Dr. Shephard: what is the status of COVID testing at Tampa General?
Dr. Montero: Those nasal swabs, those are the “PCR” tests. Those are swabs that amplify and test ... [for] the coronavirus. That right now is the gold standard for diagnosis for COVID. If you have testing on-site, it takes a couple of hours. What happened early on was that nobody had testing in their facilities and there was a backlog. Now our speed is increasing over this past week. In our facility, we get results in 1-6 hours and that helps how we manage that individual as far as isolation and so forth.
Serology testing. Right now, that I know of we don’t know how to use serology testing. Let me explain what I mean by that. I don’t know of any one FDA test so far that is approved but suspect some will soon be approved. Advanced serology tests (to measure antibodies) are looking for antibodies. That takes time. Advanced serology testing won’t help you upfront to diagnose. It may help you later on: Did I get COVID? If I did, maybe I will be protected from the second wave. That’s conjecture. We don’t know if antibody detection equals immunity because in hepatitis C, for example, it doesn’t. You get the hepatitis C antibody but it does not protect you from a future hepatitis C infection. But we do know in measles antibodies, it does. Right now, the antibody test may help us epidemiologically determine how many people in the U.S. really got infected but it won’t help us upfront early on when we first encounter a patient.
Dr. Shephard: how do you see this epidemic affecting our daily lives in the future after we get through the acute phase?
Dr. Montero: I know Dr. Fauci said something about no handshaking. That’s hard. I’m a Hispanic by background. We’re huggers! We love to embrace our family, our friends. To me an elbow bump or fist pump, that’s hard. That’s not who I am. But we’re going to have to learn to do that to a certain degree, reluctantly in my case.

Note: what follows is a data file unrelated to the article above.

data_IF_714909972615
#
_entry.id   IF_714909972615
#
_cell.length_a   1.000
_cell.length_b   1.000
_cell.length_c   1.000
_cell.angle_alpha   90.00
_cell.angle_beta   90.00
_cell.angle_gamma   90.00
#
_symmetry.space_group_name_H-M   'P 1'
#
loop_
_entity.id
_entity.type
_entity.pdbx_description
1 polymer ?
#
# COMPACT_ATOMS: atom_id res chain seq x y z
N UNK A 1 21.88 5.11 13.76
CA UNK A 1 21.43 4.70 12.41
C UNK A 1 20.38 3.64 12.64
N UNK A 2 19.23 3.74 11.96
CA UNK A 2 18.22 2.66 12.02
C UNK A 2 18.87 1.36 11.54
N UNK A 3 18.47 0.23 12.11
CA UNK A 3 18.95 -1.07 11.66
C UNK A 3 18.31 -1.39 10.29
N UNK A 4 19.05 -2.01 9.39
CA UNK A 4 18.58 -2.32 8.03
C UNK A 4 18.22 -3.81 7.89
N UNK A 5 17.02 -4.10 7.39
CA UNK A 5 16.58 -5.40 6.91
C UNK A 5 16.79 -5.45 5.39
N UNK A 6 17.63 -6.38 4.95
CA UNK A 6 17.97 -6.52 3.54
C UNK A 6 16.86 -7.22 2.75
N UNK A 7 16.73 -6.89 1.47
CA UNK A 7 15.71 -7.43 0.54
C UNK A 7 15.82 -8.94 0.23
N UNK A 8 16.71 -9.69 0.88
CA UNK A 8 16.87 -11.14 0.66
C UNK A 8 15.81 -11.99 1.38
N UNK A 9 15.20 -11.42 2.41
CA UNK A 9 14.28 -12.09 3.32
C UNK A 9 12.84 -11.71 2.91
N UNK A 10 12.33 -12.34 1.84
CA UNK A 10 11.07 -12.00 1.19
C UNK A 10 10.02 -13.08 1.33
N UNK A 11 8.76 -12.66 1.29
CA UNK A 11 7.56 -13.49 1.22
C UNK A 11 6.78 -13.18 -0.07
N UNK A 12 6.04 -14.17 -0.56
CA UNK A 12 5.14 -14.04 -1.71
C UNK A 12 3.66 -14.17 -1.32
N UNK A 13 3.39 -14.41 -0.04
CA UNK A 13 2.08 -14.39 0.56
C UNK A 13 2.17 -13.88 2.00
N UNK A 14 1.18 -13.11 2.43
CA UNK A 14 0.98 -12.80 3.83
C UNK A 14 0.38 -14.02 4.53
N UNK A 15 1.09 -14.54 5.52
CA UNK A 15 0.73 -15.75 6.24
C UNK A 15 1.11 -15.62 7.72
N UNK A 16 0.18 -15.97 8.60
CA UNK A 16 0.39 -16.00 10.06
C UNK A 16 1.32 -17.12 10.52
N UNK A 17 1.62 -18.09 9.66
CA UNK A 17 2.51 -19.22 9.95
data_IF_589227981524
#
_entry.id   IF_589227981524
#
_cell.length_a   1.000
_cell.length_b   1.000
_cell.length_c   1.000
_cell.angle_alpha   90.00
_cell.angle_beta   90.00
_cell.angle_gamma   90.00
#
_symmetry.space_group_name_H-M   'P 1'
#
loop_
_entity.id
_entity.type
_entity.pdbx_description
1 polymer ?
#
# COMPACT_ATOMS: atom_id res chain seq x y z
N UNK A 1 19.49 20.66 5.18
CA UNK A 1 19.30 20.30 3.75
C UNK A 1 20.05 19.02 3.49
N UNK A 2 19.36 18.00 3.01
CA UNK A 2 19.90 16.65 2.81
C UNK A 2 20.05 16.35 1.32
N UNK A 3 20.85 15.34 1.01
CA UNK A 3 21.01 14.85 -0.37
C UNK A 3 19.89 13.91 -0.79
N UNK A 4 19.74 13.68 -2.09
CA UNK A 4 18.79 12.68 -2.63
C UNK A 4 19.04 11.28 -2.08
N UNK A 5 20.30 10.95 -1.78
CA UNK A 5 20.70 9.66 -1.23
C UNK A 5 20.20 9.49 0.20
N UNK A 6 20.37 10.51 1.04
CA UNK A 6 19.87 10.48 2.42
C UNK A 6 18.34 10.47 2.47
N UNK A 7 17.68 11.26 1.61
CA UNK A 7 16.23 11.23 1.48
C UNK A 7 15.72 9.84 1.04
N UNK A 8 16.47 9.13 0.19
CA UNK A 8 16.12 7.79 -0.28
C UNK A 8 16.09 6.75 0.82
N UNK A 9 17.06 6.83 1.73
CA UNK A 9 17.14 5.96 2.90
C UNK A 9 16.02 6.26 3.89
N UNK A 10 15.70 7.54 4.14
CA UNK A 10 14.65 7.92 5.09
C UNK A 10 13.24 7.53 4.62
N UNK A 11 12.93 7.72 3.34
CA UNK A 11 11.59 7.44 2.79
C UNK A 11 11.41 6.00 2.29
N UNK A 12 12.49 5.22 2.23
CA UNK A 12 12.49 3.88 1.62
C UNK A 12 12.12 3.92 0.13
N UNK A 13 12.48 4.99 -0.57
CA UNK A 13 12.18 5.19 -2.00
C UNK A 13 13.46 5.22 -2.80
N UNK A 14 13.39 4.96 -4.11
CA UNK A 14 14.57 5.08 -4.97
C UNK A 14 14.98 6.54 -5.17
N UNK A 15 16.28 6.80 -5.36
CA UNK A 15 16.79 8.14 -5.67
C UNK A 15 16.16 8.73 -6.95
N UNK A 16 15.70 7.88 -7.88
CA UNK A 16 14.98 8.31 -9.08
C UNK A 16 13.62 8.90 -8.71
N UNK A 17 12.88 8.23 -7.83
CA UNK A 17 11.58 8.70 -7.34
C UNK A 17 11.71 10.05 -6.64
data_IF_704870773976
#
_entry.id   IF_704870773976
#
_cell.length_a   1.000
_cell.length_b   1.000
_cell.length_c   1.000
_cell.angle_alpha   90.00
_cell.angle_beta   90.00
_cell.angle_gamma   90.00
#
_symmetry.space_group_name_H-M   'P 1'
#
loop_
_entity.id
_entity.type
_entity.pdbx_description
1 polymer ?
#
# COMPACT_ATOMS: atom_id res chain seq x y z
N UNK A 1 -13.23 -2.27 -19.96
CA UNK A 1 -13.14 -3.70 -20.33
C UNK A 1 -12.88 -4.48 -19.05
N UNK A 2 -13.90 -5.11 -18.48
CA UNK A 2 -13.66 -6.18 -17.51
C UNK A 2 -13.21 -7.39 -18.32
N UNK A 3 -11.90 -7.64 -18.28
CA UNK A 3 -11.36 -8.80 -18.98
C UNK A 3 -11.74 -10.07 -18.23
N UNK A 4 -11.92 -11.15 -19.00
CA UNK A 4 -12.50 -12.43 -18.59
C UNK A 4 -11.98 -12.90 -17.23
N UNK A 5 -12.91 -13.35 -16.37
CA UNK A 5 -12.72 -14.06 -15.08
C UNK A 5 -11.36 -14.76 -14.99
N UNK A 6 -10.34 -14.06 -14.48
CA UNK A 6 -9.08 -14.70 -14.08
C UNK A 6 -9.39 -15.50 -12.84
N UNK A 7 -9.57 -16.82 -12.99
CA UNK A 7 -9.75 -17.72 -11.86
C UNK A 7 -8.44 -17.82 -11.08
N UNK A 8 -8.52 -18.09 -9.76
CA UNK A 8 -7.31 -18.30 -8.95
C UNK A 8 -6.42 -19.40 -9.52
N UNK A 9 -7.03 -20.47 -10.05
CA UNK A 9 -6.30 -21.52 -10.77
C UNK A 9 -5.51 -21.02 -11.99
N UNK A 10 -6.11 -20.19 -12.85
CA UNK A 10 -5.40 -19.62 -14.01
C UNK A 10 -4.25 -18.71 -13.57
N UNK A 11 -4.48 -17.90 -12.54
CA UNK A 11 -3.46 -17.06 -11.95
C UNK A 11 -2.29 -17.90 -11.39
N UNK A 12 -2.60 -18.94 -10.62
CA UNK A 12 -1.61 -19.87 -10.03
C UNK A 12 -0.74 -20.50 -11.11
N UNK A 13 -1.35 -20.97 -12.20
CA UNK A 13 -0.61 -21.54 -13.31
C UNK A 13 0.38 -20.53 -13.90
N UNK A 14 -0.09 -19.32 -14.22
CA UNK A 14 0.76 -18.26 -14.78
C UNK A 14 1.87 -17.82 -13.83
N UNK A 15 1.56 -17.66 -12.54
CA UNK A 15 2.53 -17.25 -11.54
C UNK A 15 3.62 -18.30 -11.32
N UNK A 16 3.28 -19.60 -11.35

I do know there’s going to be a certain degree of relaxation in the future. Trump said yesterday it was going to be one of the biggest decisions of his life. I think it’s a very tough decision. On the one side, you're going to have businessmen saying, “Why are we holding back when we’re bleeding money from the economy?” and others saying, "If you do it too soon, you might get that quick second wave. If I were to guess now, and this purely a guess, I would say late May or early June would be the very earliest time to begin relaxing social distancing. And it will probably vary by where you are at your peak state by state and locale by locale. Right now, for example, if you live in South Korea, you’re pretty much done although they might have something in the future. Italy and Spain are on a downswing and other countries like Sweden, they’re on an upswing still. It depends on where you are.
As far as the rest of us, I think we all are going to remember this short term. Long term, hopefully, customs come back and I can start embracing people again.
Dr. Shephard: Will we ultimately have a reliable vaccine against Coronavirus?
Dr. Montero: It’s hard to make a vaccine against this coronavirus. There’s something about it that I don’t understand. I’m not convinced we’ll have a 100% reliable vaccine. We all know how effective the flu vaccine is. It is effective but not 100% so. Remember what I said earlier, everyone wants 100%. I don’t think we’re going to get that. And that’s my concern.
Dr. Shephard: How has the coronavirus affected you and your family?
Dr. Montero: Two weeks ago, when I saw what was happening in Hillsborough County, I actually isolated myself a little bit from my wife and my son. They both have asthma. I said if I’m going to bring this home, I’m going to potentially infect two individuals in my household who have asthma. So, for two weeks I was living in a different part of our house. I can only imagine what health care workers are doing in New York to try to protect their loved ones at home.
Dr. Shephard: It’s been wonderful to have this informative discussion with you, Dr. Montero. Do you have any parting thoughts for the readers of 83 Degrees Media, the online magazine for which we are doing this interview?
Dr. Montero: I still think social distancing has worked here and I would like to believe the reason we are doing OK currently in this region is because of it. Social distancing is not a guarantee you won’t get infected. But it surely reduces those odds. So, don’t let off the gas on that because we want to get through this.
Dr. Jose Montero is a Professor of Internal Medicine, Division of Infectious Disease, USF Health Morsani College of Medicine. Dr. Bruce Shephard is a retired Tampa Obstetrician-Gynecologist and Affiliate Associate Professor, Department of Obstetrics and Gynecology, USF Health Morsani College of Medicine. Both physicians are lecturers for Continuing Education, Inc., St. Petersburg, FL.
83 Degrees Media's series on local physicians working in the time of COVID-19: